On top of this, some regular toilet paper products are sustainable forest certified.
So, some claims made by some environmentalists about regular toilet paper might be inaccurate in some ways.
This is illustrated by this information by mnn.com:
“If every household in the U.S. replaced just one roll of 500 sheet virgin fiber bathroom tissue with 100 percent recycled ones, we could save 423,900 trees.”
[An issue with this statement though might be that …] Most tissue-grade paper is made from sawdust and leftover scraps of timber cut for other purposes [instead of natural forests]
And while there are some outrageous exceptions, the trees come from vast stands of pulpwood forests, harvested like the vegetables
… [sustainable timber management still has it’s negative environmental impact such as being a monoculture and the resources used, the carbon footprint and waste produced, but it doesn’t] necessarily equal the destruction of virgin forest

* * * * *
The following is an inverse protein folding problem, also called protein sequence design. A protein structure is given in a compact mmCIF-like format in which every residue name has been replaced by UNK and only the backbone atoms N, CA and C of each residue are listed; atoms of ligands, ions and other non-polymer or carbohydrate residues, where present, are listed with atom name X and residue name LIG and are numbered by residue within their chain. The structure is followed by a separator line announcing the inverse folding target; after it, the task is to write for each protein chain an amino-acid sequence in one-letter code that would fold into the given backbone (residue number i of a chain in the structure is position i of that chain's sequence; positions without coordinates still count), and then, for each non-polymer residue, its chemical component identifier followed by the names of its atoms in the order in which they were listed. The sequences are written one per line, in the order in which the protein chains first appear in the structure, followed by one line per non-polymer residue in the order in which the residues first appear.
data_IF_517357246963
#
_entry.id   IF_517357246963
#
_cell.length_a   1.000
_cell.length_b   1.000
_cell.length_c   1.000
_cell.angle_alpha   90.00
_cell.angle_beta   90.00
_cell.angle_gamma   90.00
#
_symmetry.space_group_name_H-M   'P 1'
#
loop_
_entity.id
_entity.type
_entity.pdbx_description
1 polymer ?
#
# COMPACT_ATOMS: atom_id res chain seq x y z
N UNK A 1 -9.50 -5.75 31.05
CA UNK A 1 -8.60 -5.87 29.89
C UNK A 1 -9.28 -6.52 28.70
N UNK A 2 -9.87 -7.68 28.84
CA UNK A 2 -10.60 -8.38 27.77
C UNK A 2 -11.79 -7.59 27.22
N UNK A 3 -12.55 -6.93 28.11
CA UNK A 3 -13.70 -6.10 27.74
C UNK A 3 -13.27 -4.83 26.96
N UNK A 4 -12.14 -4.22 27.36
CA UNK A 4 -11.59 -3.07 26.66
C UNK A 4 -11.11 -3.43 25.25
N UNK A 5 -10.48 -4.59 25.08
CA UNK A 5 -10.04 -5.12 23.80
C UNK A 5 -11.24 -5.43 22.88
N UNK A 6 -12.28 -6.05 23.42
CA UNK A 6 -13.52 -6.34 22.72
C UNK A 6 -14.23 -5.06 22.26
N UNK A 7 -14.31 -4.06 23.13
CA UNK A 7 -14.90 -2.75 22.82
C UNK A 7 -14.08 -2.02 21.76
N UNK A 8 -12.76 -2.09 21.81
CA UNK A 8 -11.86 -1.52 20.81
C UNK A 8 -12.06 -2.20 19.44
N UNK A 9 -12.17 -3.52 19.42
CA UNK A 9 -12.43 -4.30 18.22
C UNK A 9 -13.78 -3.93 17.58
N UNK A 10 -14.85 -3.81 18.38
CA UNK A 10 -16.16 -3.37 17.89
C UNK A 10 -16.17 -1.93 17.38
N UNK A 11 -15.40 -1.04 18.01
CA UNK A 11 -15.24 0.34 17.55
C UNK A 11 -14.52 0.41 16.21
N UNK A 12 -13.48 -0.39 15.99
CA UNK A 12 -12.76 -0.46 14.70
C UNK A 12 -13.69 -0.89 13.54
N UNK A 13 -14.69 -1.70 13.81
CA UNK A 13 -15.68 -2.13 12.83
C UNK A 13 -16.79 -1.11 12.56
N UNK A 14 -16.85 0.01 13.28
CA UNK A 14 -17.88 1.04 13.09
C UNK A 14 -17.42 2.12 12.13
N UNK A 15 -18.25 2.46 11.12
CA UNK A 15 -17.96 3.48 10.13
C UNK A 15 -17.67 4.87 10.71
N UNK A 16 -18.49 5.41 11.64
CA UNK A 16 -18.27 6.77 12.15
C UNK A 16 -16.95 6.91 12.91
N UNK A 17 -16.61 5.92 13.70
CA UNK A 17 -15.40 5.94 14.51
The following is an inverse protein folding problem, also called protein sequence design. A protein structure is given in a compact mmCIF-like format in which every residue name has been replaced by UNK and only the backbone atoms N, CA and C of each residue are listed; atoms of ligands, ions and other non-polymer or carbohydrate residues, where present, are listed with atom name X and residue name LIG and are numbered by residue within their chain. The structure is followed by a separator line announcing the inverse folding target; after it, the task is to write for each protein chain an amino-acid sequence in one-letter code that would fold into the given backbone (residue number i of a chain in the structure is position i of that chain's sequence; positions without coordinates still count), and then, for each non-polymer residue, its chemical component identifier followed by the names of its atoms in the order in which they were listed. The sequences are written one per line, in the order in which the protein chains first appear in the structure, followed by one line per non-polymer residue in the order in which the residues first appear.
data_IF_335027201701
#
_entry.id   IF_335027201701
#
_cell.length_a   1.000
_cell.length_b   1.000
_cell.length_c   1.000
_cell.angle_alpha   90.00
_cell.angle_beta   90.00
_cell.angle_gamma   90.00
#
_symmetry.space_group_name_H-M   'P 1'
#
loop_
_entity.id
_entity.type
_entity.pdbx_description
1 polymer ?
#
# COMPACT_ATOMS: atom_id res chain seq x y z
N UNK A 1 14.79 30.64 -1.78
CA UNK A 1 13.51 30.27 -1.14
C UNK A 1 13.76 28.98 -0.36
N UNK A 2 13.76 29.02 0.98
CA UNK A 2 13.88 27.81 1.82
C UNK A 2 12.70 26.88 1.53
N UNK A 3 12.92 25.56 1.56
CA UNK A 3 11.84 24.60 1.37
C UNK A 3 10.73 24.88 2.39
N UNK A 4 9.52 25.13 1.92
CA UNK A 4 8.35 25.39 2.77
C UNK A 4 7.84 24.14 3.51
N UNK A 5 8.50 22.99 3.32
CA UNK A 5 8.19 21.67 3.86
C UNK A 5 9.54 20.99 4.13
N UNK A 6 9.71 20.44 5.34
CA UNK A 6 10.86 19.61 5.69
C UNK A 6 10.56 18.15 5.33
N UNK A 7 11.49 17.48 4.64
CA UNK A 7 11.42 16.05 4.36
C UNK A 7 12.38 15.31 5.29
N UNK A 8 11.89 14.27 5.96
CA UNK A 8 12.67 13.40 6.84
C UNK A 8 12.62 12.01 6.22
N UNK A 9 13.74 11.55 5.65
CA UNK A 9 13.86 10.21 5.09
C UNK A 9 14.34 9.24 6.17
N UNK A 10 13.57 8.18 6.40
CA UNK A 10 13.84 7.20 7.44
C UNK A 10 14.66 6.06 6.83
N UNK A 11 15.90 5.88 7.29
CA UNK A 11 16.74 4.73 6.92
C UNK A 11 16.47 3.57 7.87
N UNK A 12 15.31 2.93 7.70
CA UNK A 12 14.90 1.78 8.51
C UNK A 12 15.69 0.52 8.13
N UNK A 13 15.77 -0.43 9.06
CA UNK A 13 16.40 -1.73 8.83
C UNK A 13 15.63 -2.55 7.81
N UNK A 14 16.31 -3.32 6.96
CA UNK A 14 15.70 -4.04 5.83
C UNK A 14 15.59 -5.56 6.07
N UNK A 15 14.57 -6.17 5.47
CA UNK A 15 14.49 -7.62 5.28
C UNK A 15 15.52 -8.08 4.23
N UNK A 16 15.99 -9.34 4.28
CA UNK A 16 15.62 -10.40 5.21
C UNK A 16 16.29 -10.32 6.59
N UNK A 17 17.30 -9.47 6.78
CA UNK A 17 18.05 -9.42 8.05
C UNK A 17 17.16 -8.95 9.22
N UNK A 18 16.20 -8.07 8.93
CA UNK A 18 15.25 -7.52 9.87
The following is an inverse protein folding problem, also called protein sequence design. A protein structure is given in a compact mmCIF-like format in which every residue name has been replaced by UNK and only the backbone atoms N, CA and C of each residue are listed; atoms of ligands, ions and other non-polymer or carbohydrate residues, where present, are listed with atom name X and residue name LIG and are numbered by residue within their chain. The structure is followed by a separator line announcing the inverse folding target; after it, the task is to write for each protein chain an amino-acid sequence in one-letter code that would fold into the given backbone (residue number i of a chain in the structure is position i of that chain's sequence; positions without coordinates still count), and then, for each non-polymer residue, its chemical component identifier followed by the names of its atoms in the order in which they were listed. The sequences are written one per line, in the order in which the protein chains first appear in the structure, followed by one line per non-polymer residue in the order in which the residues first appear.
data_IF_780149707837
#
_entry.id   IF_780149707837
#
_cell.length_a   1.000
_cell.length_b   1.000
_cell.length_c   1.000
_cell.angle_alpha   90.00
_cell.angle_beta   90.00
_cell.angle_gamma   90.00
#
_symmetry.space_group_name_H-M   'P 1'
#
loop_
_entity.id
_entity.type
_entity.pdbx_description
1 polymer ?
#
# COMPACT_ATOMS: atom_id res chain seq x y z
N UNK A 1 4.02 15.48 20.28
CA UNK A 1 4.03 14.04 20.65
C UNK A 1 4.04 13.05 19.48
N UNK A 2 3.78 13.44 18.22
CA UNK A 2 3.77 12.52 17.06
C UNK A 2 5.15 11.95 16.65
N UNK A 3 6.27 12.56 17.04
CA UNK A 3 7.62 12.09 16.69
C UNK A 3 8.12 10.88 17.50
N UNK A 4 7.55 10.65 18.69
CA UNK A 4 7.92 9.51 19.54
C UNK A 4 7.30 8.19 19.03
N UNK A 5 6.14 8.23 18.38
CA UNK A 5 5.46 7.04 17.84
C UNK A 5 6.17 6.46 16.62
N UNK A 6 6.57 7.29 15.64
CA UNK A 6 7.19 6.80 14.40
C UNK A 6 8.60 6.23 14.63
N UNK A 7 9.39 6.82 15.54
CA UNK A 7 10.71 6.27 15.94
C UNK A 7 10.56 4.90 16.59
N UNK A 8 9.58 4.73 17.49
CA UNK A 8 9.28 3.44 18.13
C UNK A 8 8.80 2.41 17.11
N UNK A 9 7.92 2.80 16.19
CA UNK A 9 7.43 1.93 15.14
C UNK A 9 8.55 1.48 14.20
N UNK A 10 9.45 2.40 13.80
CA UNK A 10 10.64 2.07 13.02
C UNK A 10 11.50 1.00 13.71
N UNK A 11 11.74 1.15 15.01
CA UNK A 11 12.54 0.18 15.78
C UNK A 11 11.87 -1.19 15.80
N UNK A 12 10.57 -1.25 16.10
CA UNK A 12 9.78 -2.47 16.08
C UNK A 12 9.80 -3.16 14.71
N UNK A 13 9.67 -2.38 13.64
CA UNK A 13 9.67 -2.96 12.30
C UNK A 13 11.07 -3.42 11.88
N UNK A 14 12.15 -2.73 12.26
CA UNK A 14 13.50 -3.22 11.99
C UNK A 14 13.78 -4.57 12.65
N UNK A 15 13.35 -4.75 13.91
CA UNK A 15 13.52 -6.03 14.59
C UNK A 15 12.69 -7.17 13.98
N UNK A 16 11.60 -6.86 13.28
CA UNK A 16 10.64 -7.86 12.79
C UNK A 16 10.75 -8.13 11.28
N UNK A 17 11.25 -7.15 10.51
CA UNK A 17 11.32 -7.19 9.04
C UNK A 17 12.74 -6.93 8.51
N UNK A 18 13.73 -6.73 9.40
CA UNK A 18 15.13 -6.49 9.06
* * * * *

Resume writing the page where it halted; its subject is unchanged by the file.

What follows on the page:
On top of that, recycled toilet paper still requires energy and resources to collect, clean, remove metal from, and de-ink.
Bamboo toilet paper still requires land and resources to grow, harvest and turn into pulp.
Recycled Toilet Paper
A few common features might be:
Can be made of 100% recycled, or partially recycled paper mix
Can be pre consumer or post consumer paper
Pre consumer recycled paper can include off cuts from timber and wood chips (and other sources and types of wood)
Post consumer recycled paper can include office paper and other types of already used paper
Recycled TP still requires resources (chemicals, energy and other resources) to break down the recycled paper, mix it, make a recycled paper pulp, for whitening and inking/dying, and to make the final roll.